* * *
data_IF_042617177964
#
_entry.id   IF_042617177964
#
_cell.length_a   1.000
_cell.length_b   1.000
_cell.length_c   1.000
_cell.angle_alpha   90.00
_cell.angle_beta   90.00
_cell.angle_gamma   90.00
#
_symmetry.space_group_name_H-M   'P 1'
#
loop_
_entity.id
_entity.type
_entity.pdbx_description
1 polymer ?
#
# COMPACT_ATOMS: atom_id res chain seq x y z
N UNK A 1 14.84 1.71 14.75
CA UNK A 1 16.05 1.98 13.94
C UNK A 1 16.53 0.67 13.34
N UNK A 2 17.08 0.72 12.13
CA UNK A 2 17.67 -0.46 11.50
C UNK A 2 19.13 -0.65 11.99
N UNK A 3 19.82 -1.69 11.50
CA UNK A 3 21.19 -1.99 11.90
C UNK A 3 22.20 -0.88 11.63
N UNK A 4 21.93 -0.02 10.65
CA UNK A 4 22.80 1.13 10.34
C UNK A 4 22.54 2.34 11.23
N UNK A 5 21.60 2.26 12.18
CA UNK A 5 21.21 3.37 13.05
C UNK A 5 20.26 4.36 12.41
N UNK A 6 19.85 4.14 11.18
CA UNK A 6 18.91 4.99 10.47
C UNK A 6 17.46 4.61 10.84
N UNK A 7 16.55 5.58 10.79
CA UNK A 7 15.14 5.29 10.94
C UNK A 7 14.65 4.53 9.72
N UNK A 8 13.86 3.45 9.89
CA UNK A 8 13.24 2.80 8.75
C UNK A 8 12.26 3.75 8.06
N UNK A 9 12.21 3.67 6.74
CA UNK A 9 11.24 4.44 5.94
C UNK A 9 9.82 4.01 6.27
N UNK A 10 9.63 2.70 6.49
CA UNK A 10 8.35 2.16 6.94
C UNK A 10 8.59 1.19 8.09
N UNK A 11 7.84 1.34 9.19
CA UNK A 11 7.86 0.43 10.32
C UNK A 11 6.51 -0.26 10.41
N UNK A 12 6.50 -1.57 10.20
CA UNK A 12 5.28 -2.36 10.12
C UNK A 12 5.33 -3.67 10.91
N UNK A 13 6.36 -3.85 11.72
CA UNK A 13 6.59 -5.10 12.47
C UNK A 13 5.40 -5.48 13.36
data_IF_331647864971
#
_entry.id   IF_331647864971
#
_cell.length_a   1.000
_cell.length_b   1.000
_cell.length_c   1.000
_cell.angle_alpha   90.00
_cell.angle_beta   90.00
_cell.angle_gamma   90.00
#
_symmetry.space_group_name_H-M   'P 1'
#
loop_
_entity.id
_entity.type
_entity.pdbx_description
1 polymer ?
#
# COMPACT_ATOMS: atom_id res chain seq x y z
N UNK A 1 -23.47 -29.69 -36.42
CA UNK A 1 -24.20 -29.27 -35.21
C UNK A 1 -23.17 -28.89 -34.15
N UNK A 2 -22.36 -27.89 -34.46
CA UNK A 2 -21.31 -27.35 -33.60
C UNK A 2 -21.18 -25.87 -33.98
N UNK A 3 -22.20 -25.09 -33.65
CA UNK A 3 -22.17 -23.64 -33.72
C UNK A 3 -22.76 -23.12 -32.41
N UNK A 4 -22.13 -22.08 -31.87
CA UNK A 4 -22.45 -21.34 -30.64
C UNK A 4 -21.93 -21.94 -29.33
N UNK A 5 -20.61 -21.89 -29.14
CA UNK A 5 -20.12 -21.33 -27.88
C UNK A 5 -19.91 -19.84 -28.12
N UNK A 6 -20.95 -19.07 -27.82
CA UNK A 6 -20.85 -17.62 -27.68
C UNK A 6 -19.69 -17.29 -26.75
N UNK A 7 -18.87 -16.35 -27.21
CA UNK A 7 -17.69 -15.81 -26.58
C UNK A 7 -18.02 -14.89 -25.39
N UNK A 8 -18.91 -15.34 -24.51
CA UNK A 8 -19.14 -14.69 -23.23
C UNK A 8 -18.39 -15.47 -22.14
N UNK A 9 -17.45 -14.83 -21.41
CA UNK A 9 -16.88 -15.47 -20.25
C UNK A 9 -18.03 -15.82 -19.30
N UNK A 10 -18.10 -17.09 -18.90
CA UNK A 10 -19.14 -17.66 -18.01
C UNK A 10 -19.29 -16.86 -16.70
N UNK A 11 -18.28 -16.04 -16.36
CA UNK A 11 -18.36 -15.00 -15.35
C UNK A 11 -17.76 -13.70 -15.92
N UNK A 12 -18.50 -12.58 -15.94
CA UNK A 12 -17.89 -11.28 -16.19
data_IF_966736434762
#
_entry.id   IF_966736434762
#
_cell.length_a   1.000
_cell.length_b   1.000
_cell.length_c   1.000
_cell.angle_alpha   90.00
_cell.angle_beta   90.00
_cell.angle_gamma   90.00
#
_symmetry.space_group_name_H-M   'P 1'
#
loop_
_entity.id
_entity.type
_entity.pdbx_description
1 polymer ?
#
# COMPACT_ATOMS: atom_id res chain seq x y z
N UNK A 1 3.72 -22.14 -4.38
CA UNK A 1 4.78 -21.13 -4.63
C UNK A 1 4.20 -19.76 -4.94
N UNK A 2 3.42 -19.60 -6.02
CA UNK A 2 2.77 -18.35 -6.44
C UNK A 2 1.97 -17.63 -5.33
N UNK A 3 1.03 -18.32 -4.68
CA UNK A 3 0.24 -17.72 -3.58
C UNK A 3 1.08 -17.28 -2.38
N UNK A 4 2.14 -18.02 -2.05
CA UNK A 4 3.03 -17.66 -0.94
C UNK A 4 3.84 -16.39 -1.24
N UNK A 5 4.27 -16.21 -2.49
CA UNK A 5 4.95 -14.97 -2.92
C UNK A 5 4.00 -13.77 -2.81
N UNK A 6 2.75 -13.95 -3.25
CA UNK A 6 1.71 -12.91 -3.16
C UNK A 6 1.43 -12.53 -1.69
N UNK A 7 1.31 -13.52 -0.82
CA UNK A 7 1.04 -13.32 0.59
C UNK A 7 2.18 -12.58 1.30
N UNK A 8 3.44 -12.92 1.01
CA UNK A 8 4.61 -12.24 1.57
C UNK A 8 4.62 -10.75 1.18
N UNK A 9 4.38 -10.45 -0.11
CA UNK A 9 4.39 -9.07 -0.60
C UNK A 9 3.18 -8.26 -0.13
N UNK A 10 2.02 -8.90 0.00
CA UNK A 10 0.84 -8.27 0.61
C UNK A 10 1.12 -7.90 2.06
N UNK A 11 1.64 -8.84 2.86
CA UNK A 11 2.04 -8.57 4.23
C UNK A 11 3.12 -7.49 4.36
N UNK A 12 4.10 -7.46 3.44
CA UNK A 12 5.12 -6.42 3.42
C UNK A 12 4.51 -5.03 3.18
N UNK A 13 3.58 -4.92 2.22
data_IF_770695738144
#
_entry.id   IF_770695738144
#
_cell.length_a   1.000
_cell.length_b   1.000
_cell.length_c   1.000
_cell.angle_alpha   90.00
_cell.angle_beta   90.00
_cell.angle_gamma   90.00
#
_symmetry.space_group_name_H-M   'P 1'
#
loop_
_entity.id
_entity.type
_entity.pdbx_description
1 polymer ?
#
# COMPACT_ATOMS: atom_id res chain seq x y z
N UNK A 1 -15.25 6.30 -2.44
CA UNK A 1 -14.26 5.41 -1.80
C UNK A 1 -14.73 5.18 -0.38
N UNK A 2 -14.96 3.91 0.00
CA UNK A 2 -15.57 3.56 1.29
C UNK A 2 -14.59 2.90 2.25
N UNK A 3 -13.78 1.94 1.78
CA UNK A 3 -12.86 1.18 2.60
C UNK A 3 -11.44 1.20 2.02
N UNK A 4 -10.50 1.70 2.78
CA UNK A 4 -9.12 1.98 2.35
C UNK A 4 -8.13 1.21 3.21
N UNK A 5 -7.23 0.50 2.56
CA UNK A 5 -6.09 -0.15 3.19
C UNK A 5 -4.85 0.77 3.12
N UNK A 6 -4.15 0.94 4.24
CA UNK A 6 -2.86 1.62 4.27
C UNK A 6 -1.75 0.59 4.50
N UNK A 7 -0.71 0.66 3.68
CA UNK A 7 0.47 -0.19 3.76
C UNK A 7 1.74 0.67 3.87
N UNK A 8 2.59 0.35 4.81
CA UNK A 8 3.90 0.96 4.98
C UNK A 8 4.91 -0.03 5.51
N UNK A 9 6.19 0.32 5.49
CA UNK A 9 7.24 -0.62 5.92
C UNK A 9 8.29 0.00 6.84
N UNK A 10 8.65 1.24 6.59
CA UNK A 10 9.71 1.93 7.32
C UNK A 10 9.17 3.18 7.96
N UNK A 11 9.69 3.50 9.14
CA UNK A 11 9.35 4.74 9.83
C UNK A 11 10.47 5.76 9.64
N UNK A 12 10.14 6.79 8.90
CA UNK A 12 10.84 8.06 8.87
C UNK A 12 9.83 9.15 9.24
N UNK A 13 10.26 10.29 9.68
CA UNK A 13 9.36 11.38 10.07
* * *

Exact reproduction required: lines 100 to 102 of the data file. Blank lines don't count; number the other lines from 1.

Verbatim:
C UNK A 7 -18.02 -14.89 -25.39
N UNK A 8 -18.91 -15.34 -24.51
CA UNK A 8 -19.14 -14.69 -23.23